The City of Oakland released a progress report for the Telegraph Avenue Complete Streets Project to assess the project’s performance over its first six months. The project has been both praised for its bold approach and ridiculed for its clumsy rollout, while a vocal group of local residents have been lobbying for its reversal. The progress report takes a data-driven approach to reflecting on what’s worked, what hasn’t, and how the design can be improved.
Since implementing the new design last spring, the corridor has experienced very encouraging results. Despite an unconventional design and a bit of a learning curve for users, Telegraph has experienced a huge improvement in a number of safety metrics:
• No reported pedestrian collisions (the first time in five years)
• 40 percent decrease in total collisions
• 79 percent of bicyclists and 63 percent of pedestrians report feeling safer
• 27-45 percent decrease in speeding
Despite these benefits, the project has been far from a slam-dunk. Telegraph’s interim design includes only painted delineators, which have proven ineffective at influencing driver behavior. Consequently, the parking-protected bike lanes have lacked protection and fallen victim to the same bike lane blockages as other corridors across the City. In addition to parking in bike lanes, the ambiguous painted beige zones have been another favorite spot for parking dirty. Parking violations quadrupled in the first two months of the new design and remain double the previous average; casual observers will note that the City could ticket many more violations if it wanted to.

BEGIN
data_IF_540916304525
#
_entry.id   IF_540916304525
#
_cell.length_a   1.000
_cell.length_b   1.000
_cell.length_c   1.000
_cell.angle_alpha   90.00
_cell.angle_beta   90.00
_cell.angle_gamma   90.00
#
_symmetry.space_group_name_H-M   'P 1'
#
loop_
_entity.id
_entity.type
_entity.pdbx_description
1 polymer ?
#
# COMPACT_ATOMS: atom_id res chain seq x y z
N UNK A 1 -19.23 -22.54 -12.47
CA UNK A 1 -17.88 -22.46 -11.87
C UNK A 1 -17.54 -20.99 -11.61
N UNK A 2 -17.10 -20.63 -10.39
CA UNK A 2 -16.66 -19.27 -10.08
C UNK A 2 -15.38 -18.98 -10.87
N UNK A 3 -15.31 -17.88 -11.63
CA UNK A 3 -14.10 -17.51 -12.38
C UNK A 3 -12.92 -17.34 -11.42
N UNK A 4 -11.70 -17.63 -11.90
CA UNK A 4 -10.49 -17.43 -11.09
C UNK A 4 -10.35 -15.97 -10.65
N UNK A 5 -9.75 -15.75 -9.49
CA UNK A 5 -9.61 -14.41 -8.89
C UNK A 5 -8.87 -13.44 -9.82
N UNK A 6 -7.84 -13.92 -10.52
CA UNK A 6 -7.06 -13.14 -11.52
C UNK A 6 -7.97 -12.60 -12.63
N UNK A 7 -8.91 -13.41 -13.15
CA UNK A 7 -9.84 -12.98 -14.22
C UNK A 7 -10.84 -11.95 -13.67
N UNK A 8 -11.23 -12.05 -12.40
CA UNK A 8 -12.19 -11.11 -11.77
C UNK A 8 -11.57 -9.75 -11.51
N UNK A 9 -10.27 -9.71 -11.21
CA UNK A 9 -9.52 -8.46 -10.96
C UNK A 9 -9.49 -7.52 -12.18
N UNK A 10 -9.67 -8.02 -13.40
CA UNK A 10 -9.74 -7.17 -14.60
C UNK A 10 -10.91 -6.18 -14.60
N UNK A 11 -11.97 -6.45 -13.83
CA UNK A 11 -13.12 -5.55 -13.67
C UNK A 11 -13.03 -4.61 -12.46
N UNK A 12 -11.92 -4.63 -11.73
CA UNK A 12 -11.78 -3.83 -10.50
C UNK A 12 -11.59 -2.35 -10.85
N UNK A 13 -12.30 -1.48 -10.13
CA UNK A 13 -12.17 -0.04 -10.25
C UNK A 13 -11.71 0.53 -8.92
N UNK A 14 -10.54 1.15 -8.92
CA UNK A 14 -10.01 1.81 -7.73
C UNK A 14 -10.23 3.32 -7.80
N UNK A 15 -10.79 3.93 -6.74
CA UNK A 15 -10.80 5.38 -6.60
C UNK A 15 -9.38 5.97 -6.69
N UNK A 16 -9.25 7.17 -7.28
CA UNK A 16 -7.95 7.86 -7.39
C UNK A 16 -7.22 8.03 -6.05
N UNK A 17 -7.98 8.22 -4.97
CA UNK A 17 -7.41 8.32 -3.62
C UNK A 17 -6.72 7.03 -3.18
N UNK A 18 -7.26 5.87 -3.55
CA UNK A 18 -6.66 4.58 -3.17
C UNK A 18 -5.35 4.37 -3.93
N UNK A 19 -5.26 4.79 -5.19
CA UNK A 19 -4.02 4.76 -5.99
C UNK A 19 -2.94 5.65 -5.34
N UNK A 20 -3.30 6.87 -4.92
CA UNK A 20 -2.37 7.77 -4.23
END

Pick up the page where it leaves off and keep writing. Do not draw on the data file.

The progress report identifies three improvements to the corridor. Over the short term, the City will add much-needed soft hit posts and enhanced signage to delineate parking areas from bike lanes. The City will also paint the ambiguous beige zones another color to discourage parking violations, though vertical delineators for these zones are also needed. Eventually, the City will add permanent curbs and bus boarding islands as a result of a grant to upgrade. Work on these permanent improvements will begin in about two years when the funds become available. While the permanent solution cannot come soon enough, these temporary improvements should help reduce confusion.
The Telegraph Complete Streets Project has been a learning experience for all parties involved. From a pedestrian and traffic calming perspective, it provides yet another example of the benefits of road diets in improving safety and walkability. Yet, it has also shown the limits of interim approaches to more innovative street designs. While protected bike lanes represent the gold standard of bikeway design, their effectiveness is substantially diluted without physical protection via curbs, parking stops, or planters. A cheap paint-based solution can sometimes do more harm than good. The City deserves a lot of credit for persevering through backlash from a bumpy rollout, but it cannot afford to make a similar blunder on more controversial corridors like Park, Grand, Broadway, or San Pablo.